Everything You Need to Know About Web Application Firewalls

9 June 2021

Protecting client-side web applications and websites is a goal that straddles both the application development and cybersecurity industries. Bugs and vulnerabilities in web applications represent a significant portion of the most common attack paths. However, there remains a bit of a struggle as to who is responsible for protecting the client side. Is it the security team or is it the application development team? While application security is shifting further to the left,  both teams need to improve collaboration throughout the software development lifecycle to better integrate security earlier in the process and keep the client-side safe from e-skimming, Magecart, formjacking, and other client-side attacks

To protect their customers from client-side attacks businesses have five primary tools at their disposal to secure the client-side: web application firewalls (WAF), content security policy (CSP), penetration testing and assessments (vulnerability and security), client-side vulnerability scanning, and JavaScript security permissions. 

We’ll explore all of these solutions in future blogs. To get started, let’s discuss WAFs and their limitations. 

What is a WAF?

A WAF helps businesses protect their web applications by filtering and monitoring HTTP traffic between the application and the internet. It protects web applications from attacks, such as cross-site forgery, cross-site-scripting (XSS), and SQL injection. WAFs are deployed in front of web applications and analyze bi-directional web-based (HTTP) traffic, detecting and blocking anything malicious. They are great tools to use when protecting your business from skimming attacks, but they can only do so much. 

What WAF limitations do I need to be aware of?

WAFs are a special category of firewall that are designed specifically to protect web applications and your business from falling victim to skimming attacks. WAFs are deployed in front of web applications to analyze web traffic in order to detect and block malicious or unauthorized activity. According to the Payment Card Industry Data Security Standards (PCI-DSS), a WAF sits between a web application and the client endpoint and serves as a security policy enforcement point. Web application firewalls protect web applications from attacks, such as cross-site forgery, cross-site-scripting (XSS), file inclusion, and SQL injection.

However, WAFs are an open systems interconnection (OSI) layer 7 defense mechanism against application-layer attacks. They protect services that user-facing web applications apply to collect, store, and utilize data. WAFs are not designed to protect the browser-level user interface itself. In other words, if a web application and its user experience is a house, then the WAF protects the walls, not the furniture or the people inside. In the end, WAFs are not able to detect and protect businesses from sophisticated skimming malware, drive-by skimming, supply chain attacks, or side-loading and chainloading attacks.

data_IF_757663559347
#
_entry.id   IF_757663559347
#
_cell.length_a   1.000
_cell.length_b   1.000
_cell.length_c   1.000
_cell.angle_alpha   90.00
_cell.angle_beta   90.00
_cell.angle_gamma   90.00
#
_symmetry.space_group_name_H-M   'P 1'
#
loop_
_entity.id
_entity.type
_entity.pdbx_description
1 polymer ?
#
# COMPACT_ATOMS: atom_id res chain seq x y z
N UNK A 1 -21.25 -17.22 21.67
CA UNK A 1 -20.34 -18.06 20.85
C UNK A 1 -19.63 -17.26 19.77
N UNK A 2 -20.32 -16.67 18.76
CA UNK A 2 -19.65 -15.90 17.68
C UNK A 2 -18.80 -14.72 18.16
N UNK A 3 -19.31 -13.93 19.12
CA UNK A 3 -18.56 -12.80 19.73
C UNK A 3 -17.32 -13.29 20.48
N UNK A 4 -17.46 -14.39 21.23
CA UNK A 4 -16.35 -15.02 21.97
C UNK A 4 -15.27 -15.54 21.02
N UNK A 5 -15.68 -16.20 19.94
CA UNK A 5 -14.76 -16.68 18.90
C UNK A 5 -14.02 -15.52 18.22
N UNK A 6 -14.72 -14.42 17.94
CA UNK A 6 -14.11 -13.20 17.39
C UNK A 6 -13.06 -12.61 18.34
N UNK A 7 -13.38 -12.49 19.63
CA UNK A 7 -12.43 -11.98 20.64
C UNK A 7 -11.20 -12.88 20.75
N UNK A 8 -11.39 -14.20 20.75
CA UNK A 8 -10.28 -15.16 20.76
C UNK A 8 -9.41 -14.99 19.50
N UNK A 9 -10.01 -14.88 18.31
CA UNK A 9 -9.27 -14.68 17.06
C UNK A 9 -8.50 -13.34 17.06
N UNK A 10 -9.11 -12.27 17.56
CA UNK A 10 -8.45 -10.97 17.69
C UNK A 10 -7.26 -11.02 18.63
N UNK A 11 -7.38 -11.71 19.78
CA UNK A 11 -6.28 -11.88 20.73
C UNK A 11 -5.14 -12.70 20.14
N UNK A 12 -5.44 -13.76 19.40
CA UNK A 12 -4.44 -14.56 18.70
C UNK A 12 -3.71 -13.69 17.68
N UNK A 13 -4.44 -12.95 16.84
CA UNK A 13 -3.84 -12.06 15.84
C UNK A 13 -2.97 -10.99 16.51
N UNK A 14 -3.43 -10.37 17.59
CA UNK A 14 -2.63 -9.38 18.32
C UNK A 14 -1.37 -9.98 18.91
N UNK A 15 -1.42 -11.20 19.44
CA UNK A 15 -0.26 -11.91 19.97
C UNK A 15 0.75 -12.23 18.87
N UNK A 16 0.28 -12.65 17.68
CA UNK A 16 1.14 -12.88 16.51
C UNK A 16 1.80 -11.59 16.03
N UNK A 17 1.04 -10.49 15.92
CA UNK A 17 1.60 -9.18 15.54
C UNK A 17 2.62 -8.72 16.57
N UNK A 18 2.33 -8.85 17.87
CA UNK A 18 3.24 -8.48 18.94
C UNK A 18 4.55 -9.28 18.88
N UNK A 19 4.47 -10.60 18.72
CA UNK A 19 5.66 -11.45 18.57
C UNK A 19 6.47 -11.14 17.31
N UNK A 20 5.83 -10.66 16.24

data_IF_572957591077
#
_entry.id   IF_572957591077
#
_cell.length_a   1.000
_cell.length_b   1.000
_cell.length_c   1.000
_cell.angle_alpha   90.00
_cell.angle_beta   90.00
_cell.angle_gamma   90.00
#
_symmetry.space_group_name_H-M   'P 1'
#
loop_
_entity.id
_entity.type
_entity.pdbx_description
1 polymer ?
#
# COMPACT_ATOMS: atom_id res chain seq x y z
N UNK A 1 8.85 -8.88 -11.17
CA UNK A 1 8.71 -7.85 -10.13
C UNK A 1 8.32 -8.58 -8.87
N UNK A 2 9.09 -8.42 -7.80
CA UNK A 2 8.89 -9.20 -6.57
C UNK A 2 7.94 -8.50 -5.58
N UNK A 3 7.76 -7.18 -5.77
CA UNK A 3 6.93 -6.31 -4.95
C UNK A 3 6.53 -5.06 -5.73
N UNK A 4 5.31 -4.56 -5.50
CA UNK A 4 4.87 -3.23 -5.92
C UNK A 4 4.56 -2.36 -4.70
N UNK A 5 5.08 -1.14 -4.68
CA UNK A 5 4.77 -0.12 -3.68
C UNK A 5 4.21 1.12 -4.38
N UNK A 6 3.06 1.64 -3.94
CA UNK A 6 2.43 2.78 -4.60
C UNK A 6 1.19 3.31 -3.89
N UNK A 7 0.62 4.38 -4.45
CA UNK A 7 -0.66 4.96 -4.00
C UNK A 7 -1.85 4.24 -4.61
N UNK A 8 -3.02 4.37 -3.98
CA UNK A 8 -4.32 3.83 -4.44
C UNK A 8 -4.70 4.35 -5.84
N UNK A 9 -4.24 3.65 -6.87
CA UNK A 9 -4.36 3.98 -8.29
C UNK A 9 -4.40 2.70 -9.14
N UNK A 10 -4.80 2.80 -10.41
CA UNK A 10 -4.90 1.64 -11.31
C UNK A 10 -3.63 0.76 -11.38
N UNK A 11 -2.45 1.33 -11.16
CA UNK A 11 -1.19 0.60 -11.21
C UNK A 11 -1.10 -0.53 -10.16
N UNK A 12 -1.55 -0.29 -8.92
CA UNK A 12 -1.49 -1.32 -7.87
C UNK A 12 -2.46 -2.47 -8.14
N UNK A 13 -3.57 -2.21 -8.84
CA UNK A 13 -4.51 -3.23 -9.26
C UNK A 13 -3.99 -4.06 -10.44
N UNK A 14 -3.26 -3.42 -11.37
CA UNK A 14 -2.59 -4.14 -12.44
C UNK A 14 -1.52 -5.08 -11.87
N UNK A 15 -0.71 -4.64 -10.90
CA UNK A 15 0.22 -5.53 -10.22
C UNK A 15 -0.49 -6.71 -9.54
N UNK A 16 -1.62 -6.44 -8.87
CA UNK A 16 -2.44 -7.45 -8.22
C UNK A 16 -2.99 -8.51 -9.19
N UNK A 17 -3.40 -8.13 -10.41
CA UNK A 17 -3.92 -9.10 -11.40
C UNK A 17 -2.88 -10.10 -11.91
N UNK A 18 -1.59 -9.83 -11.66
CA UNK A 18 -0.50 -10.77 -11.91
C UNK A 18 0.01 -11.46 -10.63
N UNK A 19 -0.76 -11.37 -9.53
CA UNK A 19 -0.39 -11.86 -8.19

WAFs cannot protect businesses or their customers from: 

Are WAFs right for me?

Absolutely. WAFs are great security tools to start protecting your business from client-side attacks. However, they can only block some client-side threats. They can’t block all of them. As with everything in security, there is no silver bullet to protect your business and your customers from all cyberthreats. A WAF will protect your connection between your servers and your customers, but the protection ends there. They can’t monitor or protect your business from browser-level threats outside of your security perimeter. To learn more about WAF’s and best-practices to improve your client-side security, check out our white paper.

Next Steps 

Implementing effective client-side security is crucial to ensure the safety of your customer data, the integrity of your user experience, the functionality of your web applications and websites, and the ability for your business to grow and succeed. If you are on the long arduous journey to build a client-side security program, check out our blog over the coming weeks as we cover the remaining four client-side security approaches, CSP, pentesting & assessments, client-side vulnerability scanning, and JavaScript security permissions.

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